Duke Energy recently announced its support for Charlotte Teachers Institute (CTI) with a $20,000 grant to fund an energy-related seminar for Charlotte-Mecklenburg Schools (CMS) teachers, as well as two special events for the public this fall. Duke Energy is sponsoring “The Global Energy Challenge,” one of CTI’s eight, long-term seminars in 2014.
The two Duke Energy supported public events are: “Teachers as Scholars: The Nature of Energy” on Tuesday, Sept. 30, at the EnergyExplorium at McGuire Nuclear Station, in partnership with Piedmont Natural Gas; and “Exploding Canons: Under the Lake” on Tuesday, Oct. 21, at Davidson College. The Exploding Canons program explores the changing social and physical landscape of Lake Norman over its 50 year history. Both events are free and begin with a reception at 5:30 pm, followed by presentations from 6:30 to 8 p.m.
“Duke Energy commends the more than 100 teachers who will spend much of their free time this summer and fall participating in the Charlotte Teachers Institute,” said Richard “Stick” Williams, president of Duke Energy Foundation. “These dedicated educators are being exposed to content-rich ideas and are developing curriculum that will benefit students in Charlotte classrooms and beyond. We are proud to support the work of the Institute,” Williams said.
Denise Gerst, science teacher at Barringer Academic Center, said CTI’s energy seminar stretches her knowledge as an educator and a consumer. She added: “I’m more cognizant of how energy is utilized and how energy sources are identified within our country and throughout the world. I also have the opportunity to collaborate with fellow educators from various disciplines who challenge me to think beyond my comfort zone.”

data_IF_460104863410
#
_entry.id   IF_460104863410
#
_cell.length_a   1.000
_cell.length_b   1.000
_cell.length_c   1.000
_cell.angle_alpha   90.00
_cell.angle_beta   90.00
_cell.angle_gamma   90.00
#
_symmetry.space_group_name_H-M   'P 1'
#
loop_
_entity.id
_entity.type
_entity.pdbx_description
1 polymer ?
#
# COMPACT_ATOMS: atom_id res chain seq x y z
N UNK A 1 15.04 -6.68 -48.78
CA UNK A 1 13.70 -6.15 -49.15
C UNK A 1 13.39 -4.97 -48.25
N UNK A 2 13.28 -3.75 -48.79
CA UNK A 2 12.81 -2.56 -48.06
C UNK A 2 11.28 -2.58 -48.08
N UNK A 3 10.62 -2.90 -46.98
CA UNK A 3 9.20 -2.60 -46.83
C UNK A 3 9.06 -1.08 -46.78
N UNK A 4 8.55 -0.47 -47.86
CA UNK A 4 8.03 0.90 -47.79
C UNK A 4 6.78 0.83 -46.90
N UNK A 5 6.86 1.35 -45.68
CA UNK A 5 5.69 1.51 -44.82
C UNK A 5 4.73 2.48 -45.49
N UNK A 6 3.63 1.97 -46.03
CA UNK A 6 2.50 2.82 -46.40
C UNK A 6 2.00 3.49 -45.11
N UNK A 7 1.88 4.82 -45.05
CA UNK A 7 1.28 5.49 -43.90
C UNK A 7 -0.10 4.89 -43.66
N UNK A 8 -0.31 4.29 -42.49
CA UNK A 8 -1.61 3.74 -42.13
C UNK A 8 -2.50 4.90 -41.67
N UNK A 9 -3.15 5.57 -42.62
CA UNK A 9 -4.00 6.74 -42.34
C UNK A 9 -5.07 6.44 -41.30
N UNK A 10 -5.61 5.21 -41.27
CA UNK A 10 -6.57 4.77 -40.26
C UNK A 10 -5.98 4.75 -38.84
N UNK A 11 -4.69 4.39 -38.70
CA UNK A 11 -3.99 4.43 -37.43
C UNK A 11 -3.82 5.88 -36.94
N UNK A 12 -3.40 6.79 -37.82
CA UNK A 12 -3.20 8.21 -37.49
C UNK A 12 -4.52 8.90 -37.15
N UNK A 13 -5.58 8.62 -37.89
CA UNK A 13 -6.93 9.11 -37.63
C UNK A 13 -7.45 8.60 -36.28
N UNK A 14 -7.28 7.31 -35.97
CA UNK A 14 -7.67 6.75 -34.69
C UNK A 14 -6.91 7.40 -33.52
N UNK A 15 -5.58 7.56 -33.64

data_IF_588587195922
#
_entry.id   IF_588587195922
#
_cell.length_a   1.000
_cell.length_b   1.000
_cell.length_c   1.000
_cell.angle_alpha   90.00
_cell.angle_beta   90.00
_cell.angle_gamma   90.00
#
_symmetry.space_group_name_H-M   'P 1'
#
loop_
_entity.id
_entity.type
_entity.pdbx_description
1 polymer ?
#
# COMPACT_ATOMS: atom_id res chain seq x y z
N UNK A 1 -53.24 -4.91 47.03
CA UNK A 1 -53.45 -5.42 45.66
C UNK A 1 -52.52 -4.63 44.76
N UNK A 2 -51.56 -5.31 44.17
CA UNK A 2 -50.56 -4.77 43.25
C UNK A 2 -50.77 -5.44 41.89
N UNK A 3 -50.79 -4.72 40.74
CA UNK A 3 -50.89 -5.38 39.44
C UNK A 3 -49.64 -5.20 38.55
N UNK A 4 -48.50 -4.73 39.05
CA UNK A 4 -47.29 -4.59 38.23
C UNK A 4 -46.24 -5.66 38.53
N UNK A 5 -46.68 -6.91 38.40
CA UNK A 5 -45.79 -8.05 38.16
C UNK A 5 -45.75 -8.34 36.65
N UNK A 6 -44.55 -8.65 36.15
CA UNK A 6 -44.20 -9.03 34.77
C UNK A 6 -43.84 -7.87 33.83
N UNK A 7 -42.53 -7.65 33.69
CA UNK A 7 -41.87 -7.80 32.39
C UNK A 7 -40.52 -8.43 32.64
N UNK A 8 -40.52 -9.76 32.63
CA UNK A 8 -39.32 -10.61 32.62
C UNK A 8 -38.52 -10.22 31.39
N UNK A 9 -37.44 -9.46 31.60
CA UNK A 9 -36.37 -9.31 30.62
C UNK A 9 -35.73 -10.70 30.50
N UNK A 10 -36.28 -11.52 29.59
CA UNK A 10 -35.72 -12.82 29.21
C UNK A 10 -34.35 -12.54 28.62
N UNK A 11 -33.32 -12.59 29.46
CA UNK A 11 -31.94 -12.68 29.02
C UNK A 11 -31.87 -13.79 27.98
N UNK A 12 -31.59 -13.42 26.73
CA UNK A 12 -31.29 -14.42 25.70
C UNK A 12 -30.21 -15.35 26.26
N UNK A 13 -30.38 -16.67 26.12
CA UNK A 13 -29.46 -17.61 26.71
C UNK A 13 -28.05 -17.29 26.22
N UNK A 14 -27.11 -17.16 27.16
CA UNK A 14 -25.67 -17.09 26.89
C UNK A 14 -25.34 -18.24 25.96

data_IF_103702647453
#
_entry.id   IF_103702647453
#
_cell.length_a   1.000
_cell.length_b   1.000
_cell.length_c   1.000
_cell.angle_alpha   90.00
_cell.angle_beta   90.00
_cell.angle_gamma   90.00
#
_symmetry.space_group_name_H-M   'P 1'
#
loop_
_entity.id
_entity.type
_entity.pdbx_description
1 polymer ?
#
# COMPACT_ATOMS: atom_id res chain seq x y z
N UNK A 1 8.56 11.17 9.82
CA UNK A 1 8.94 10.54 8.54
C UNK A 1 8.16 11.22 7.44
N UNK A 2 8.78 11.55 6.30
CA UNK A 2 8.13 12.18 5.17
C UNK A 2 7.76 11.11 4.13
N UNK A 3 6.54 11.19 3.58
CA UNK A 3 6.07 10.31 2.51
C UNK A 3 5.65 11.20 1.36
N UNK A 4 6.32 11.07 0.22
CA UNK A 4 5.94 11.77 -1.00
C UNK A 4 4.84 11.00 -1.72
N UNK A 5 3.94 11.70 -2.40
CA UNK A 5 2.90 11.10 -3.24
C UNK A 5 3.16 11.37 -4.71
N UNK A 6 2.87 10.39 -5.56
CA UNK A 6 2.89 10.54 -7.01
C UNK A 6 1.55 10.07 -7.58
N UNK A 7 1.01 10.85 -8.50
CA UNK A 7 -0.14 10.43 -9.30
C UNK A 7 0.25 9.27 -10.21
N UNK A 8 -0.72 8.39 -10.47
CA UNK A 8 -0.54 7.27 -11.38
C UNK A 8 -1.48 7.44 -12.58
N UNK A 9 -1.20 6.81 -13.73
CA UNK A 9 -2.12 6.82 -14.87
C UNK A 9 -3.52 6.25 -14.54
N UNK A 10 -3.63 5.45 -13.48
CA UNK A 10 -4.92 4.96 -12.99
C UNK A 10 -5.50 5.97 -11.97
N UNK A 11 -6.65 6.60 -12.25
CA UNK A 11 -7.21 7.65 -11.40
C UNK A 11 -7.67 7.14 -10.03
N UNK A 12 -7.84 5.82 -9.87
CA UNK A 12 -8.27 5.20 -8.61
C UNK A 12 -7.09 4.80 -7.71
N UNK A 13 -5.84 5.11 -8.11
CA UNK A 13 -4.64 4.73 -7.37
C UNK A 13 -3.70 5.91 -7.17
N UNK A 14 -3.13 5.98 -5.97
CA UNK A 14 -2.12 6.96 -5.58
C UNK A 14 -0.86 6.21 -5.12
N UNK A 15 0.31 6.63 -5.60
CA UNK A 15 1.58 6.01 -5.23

Davidson College Chemistry Professor Durwin Striplin, faculty leader for the energy seminar, notes he is also grateful for “the opportunity to study and learn – with a very energetic and keen group of fellow teachers – about the energy future that faces our planet and the challenges we face. We’re looking at not only possible solutions to the massive energy needs that will confront us in the next couple of decades, but also the necessary teaching practices that will motivate students to take part in this all-inclusive, all-important global conversation.”
CTI seminars began in April and continue until December, with 104 CMS teachers participating. These CTI Fellows work closely with university/college faculty and each other to create new curricula designed for their own classrooms, with an expected reach of 15,000 CMS students in 2014-15. “CTI’s collaborative seminars deepen teachers’ understanding of the subjects they teach, and help them think critically and creatively about academic objectives – with their own students in mind,” said CTI Director Scott Gartlan.
This year’s CTI seminars take place at Discovery Place, the Gantt Center for African American Arts + Culture, Davidson College and UNC Charlotte. The Duke sponsored Energy seminar is on of the four seminars at Discovery Place.